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Thread: Thermodynamics: Required work being done, in spite of irreversibility and no additional force being spent

  1. #1 Thermodynamics: Required work being done, in spite of irreversibility and no additional force being spent 
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    Hello. I'm new here. I'd like to ask a question which has been puzzling me for quite some time. The illustration is attached below the text.

    Imagine a tall, airtight container C1 having a certain amount of liquid (say water) at an air pressure of P1. An airtight valve V1 separates C1 from another container C2 containing air at a pressure of P2. C2 is at an elevation with respect to C1. Pressure P1 is greater P2. When this valve is opened, the water is forced up through the tube into C2. The height through which it rises h, is given by P1'-P2'/ (rho g), where P1' and P2' are the final pressures in containers 1 and 2 respectively.

    The time taken to reach equilibrium condition is t1.

    Now, supposing there is a friction loss 4flv2/2gD, where f is Fanning friction factor, v is the varying velocity of the flow and D is the diameter of the pipe. As a result of this, there is a kinetic energy loss, and therefore the flow is slower. The time taken to reach equilibrium condition is now t2.
    In either case (with or without friction loss), the work done is the same- the same mass of water is moved through the same height, and the final pressures are also the same.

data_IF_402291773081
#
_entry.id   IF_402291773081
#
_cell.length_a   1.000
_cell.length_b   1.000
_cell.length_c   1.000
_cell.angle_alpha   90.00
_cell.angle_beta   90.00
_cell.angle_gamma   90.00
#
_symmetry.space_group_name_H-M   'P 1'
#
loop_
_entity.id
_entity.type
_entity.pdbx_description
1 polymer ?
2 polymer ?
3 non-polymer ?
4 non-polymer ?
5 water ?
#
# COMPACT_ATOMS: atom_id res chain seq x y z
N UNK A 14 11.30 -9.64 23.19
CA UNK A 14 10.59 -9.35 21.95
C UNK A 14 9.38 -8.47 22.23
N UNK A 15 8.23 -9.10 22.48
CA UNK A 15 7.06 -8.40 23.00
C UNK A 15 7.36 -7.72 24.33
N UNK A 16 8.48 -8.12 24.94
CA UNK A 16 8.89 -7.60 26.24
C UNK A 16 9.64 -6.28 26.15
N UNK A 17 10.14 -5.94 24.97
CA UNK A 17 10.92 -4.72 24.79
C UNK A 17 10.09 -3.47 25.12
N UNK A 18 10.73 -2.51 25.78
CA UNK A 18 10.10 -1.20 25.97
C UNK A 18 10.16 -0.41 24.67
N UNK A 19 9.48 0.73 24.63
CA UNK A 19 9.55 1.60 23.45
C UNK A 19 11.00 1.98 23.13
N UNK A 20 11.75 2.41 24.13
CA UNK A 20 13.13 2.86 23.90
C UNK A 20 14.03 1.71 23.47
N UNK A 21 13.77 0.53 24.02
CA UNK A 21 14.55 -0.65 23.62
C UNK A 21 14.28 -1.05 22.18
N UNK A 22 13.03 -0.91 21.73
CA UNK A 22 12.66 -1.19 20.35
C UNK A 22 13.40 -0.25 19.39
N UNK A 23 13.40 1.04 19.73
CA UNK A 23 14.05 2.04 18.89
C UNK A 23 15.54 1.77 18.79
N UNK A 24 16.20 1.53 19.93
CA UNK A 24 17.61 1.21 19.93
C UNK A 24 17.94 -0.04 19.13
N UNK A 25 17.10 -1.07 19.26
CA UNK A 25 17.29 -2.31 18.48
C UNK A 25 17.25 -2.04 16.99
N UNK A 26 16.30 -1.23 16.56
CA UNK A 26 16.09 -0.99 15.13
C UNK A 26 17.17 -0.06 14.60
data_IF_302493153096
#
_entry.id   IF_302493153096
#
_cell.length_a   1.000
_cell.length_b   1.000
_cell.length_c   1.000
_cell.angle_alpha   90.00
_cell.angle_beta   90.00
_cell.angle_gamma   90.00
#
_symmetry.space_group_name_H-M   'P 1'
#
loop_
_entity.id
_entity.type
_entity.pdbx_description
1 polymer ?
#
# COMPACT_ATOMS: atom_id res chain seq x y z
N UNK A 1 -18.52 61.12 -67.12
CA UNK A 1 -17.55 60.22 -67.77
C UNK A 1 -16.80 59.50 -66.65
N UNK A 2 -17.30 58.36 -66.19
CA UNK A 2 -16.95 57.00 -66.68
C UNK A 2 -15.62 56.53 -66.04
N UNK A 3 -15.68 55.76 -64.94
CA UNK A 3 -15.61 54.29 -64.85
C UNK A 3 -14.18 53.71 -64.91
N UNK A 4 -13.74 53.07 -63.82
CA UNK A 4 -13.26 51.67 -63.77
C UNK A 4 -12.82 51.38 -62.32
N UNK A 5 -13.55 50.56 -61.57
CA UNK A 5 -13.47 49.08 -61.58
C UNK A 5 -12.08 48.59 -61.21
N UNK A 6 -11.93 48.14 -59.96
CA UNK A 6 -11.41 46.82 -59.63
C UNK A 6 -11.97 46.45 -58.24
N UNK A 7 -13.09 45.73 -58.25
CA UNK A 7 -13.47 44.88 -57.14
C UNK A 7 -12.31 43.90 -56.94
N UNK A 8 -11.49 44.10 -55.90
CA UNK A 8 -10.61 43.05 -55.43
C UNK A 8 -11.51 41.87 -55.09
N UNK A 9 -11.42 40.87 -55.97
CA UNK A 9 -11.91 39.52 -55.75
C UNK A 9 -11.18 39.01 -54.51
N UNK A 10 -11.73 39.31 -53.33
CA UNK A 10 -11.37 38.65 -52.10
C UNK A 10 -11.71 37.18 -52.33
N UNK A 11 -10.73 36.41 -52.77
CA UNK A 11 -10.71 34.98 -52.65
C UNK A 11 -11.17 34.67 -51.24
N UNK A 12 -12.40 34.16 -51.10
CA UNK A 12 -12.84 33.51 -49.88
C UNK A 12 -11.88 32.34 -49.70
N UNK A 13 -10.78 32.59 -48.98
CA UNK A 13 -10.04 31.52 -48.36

In the first case, only PV work is done and there is no change in internal energy (adiabatic). The process is also reversible- if the same amount of energy is given to a pump/blower operating between the two air chambers, the initial pressures P1 and P2 are reached in container C1 and C2 respectively.

    So how is it that in spite of the irreversibility occurring in the second case, the work done is the same (though it takes a longer time to be done)?

    Please enlighten me.

    state1.JPGstate3.JPGstate2.JPG
    Last edited by radi1113; 11-16-2013 at 09:04 AM.
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  2. #2  
    KJW
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    In the frictionless case, you'll have oscillations of the water flowing in and out of the two tanks. At the equilibrium point, the kinetic energy will be at its maximum. In the friction case, the loss due to friction will be of this kinetic energy and the system will eventually become stationary at the equilibrium.
    A tensor equation that is valid in any coordinate system is valid in every coordinate system.
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  3. #3  
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    Yes, in the frictionless case, water will have higher kinetic energy at the equilibrium point.

    But work done in both the cases is the same is it not?
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  4. #4  
    KJW
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    Quote Originally Posted by radi1113 View Post
    But work done in both the cases is the same is it not?
    There's no overall work being done.
    A tensor equation that is valid in any coordinate system is valid in every coordinate system.
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  5. #5  
    KJW
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    The system starts out at maximum potential energy. The equilibrium point is at minimum potential energy. In the frictionless case, the kinetic energy at the equilibrium point will be the difference between these two potential energies, with the kinetic energy converting to potential energy away from the equilibrium point. In the friction case, the energy loss will be the difference between the two potential energies. If a turbine is placed between the two tanks, then the difference in potential energy will be shared between the turbine and friction.
    A tensor equation that is valid in any coordinate system is valid in every coordinate system.
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  6. #6  
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    Thank you... No overall work is being done...Got it..
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